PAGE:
Adios cuckoo, hello English guy griping* about the cold and wind.
From Early Music Muse:
Mirie it is while sumer ilast: decoding the earliest surviving secular song in English
Mirie it is while sumer ilast, dated to the first half of the 13th century, is the earliest surviving secular song in the English language, preserved only by the good luck of being written on a piece of paper kept with an unrelated book. We have the music and a single verse. This may be a fragment, but its wonderful melody and poignant lyric embody in microcosm the medieval struggle to get through the winter, nature’s most cruel and barren season.
This article examines the original manuscript, showing that the now-standard version of the song performed by early music revival players is not a true representation of the text. With a translation of the Middle English words into modern English, a short survey of the social background, a step by step reconstruction of the music, and a video with medieval harp accompaniment of the reconstructed song.
In the Bodleian Library, Oxford, is a manuscript Book of Psalms, written in Latin on parchment, dated to the second half of the 12th century. It has not survived completely intact, and is now classified for posterity as MS. Rawl. G. 22, part of the collection of 18th century antiquarian Richard Rawlinson (1690–1755).
In the first half of the 13th century, a few decades after the completion of the Book of Psalms, a single unknown writer, not the original scribe, added a flyleaf, a blank page at the beginning of the book. On this, in casual handwriting, was written the music and words to two French songs and the music and a single verse of what is now the earliest surviving secular song in English, [M]irie it is while sumer ilast. As you see on the right, the parchment is damaged by stains and holes in the body and by tears around the edge, but thankfully not so much that we can’t make out the words and roughly-written music.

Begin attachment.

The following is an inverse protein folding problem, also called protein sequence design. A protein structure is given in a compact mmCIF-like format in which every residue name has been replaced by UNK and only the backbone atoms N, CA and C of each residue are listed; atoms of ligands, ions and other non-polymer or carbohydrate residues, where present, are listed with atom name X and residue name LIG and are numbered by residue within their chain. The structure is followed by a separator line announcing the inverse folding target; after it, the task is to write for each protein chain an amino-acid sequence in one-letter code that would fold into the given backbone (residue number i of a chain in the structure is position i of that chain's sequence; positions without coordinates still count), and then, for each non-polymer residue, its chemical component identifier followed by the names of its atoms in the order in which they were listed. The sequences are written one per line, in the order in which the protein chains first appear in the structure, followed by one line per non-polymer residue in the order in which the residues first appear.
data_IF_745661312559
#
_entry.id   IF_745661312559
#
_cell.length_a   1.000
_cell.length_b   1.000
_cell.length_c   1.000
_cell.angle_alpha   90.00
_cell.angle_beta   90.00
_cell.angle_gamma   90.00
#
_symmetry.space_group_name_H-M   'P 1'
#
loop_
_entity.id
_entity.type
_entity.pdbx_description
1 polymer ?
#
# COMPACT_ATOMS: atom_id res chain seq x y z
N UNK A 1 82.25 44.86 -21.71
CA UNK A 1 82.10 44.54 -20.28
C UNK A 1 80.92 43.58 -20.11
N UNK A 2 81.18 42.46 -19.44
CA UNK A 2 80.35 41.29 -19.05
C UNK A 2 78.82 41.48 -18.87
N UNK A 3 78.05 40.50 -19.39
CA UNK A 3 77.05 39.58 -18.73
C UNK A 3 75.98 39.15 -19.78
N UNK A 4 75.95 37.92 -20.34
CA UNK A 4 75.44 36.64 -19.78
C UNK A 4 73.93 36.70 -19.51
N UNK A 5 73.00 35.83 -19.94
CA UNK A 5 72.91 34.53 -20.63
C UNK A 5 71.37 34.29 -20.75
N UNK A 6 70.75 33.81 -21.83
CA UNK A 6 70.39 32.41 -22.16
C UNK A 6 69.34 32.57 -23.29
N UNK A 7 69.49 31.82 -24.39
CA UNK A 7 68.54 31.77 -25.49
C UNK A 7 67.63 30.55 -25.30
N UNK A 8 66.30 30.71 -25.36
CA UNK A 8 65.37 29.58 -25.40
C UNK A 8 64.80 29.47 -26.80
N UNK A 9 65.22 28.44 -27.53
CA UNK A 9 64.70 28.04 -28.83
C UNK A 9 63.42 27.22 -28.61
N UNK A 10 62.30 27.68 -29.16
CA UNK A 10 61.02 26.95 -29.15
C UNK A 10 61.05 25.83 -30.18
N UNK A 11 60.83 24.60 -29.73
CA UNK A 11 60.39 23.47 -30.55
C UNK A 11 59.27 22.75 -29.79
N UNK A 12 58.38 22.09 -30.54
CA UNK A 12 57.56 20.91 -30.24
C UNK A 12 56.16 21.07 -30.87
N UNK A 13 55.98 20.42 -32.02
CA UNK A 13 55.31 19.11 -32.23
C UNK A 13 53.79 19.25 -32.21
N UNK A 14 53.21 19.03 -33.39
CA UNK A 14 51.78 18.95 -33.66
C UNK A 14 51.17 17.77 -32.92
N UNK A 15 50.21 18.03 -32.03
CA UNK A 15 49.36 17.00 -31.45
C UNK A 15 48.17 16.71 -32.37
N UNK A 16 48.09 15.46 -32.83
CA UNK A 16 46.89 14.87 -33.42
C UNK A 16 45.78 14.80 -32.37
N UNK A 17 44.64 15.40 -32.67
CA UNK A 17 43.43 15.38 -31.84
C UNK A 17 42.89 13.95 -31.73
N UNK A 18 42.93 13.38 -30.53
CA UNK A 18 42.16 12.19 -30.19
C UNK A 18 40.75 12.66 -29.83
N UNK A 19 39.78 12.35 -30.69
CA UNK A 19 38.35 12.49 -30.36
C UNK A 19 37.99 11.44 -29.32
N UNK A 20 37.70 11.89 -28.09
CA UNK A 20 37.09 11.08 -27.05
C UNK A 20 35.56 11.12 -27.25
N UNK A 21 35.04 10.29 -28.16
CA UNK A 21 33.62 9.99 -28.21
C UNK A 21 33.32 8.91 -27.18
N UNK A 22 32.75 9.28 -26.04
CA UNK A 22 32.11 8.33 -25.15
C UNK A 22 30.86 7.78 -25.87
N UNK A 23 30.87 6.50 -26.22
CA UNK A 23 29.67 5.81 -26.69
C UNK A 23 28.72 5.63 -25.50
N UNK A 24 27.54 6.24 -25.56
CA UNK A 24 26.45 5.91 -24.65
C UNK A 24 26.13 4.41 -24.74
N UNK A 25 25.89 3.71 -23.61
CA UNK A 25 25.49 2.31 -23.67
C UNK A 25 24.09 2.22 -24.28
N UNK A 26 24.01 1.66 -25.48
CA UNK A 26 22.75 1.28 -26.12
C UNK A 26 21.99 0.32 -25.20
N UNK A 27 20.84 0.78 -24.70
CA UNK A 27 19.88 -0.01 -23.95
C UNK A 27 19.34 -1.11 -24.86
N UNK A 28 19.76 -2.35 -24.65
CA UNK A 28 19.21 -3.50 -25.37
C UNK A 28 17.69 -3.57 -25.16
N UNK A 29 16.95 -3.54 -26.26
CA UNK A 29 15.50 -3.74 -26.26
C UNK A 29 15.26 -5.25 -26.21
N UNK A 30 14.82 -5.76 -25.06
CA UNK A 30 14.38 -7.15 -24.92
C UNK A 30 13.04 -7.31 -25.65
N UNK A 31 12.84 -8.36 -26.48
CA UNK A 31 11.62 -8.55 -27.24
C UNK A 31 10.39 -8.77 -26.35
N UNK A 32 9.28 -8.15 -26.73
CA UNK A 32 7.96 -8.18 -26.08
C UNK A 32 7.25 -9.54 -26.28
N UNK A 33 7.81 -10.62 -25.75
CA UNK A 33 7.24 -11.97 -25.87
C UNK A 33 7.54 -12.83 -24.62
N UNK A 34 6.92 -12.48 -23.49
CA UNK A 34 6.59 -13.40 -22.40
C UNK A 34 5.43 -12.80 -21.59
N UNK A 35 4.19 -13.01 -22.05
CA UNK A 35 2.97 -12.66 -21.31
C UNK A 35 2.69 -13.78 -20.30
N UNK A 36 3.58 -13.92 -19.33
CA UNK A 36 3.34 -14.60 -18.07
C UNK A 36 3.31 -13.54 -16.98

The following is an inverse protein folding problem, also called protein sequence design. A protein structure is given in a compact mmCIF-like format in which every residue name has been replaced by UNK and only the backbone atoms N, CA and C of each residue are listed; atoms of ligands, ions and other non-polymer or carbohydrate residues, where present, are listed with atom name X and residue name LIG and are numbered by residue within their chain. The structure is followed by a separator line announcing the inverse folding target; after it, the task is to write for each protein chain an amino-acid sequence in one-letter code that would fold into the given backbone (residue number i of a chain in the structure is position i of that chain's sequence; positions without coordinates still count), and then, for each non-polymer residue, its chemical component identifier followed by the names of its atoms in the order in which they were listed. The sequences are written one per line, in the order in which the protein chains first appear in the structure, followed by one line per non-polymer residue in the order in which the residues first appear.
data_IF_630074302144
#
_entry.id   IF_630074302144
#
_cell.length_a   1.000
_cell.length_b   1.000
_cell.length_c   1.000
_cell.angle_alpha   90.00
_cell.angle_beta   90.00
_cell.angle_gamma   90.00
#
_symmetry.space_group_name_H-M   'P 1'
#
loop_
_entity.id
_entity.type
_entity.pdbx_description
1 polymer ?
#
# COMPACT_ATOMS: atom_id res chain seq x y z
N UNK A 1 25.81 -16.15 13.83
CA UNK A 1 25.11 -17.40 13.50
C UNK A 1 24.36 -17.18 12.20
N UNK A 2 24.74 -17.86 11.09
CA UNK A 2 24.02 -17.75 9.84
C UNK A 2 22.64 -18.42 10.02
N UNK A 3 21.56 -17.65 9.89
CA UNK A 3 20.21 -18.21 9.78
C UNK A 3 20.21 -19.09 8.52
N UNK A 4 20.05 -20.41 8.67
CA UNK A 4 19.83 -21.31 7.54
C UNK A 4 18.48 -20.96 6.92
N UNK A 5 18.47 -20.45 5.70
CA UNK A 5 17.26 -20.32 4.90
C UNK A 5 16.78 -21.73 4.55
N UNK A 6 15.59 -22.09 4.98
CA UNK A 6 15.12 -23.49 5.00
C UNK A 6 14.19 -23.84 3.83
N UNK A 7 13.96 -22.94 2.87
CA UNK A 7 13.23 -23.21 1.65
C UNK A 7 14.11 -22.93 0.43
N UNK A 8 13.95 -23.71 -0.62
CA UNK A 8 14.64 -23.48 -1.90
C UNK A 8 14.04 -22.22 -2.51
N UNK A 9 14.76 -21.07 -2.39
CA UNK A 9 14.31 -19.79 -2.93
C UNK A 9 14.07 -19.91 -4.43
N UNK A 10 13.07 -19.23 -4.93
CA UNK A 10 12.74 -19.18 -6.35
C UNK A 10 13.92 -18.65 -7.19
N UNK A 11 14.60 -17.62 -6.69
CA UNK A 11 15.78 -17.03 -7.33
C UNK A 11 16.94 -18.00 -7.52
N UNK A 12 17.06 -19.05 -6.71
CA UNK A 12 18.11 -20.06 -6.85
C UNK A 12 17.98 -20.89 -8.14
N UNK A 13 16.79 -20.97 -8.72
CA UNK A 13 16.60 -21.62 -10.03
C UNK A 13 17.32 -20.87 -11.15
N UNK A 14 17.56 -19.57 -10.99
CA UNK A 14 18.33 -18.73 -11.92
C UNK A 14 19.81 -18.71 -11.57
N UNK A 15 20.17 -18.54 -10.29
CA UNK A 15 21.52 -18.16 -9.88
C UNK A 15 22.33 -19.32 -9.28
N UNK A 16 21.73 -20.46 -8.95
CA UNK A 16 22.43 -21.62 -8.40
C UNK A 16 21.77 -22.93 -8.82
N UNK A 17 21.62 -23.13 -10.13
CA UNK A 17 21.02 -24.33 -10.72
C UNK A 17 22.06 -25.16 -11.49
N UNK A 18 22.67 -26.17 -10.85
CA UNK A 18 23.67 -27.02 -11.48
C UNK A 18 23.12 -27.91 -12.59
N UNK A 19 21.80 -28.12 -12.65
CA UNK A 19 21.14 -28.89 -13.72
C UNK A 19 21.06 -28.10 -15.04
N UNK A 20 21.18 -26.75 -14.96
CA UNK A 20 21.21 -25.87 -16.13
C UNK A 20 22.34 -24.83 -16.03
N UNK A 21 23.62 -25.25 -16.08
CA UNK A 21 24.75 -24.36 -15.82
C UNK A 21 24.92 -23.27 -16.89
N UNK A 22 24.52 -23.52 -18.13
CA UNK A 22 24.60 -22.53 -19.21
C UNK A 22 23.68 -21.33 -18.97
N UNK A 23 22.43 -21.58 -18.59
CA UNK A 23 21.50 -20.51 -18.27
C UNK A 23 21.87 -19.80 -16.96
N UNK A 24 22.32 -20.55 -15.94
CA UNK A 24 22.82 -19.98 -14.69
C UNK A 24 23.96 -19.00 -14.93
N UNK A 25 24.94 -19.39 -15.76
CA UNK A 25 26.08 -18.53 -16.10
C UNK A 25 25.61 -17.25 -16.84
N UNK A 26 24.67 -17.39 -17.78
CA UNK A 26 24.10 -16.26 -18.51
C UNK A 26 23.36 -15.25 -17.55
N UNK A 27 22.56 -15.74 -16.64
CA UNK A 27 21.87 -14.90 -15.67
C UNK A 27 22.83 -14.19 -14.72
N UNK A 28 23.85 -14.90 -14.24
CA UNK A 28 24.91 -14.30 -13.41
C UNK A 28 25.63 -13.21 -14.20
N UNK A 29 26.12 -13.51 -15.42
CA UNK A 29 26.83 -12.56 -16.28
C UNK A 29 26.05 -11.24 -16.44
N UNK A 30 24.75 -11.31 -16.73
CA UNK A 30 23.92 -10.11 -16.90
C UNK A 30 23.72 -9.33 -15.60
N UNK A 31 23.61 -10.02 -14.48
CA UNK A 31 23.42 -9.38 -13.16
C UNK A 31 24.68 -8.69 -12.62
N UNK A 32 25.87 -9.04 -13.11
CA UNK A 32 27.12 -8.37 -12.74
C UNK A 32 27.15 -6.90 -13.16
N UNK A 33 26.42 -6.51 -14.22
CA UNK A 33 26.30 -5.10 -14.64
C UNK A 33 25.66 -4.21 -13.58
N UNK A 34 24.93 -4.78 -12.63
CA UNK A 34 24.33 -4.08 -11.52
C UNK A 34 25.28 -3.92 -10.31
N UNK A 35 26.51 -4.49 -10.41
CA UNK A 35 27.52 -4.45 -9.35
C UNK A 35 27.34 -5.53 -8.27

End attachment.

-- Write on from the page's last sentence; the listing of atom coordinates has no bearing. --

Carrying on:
Words: meaning and translation
[M]Irie it is while summer ilast with fugheles songThe manuscript shows several visual differences to modern handwriting: an s looks more like an f; the equivalent of w looks like a y backwards; and what looks like a small d with a line through is an equivalent of th. Almost all modern sources spell the opening word “Miri”, pronounced with two syllables, but we see in the original manuscript that this is a repeated mistake: the spelling is “Mirie” and the music clearly has three notes at the same pitch for the word, indicating the pronunciation, “Mir-i-e”.
oc nu necheth windes blast and weder strong.
Ei ei what this nicht is long
And ich with wel michel wrong.
Soregh and murne and fast.
My translation into modern English without aiming at scansion:
Merry it is while summer lasts with birdsong
but now, close by, the winds blast and the weather is powerful.
Oh, oh, I exclaim, this night is long
And I also am done much wrong.
[I] sorrow and mourn and go without food.
A man with two hoods, his inner hood keeping him warm,
wrapped up in clothes against the cold and drying his shoe
over a fire. An image from the month of February in a calendar,
part of a French Psalter, Royal MS 2 B II, f. 1v, c. 1250,
contemporaneous with Mirie it is.
A translation which aims at general accuracy without literal exactitude, so that the words fit the melody rhythmically:....MUCH MORE
How the 1 or 2% lived: the aristocracy dressed for throwing snowballs.
This is January, from a fresco representing the 12 months of the year,
at the Castello del Buonconsiglio, Trent, Italy, dated 1405–1410.HT: MetaFilter
*It's not just the English of course, see also:
World's Oldest Weather Report Found in Egypt: It Was Raining, People Were Crabby
Previous Climate Change Created a Race of Angry Runts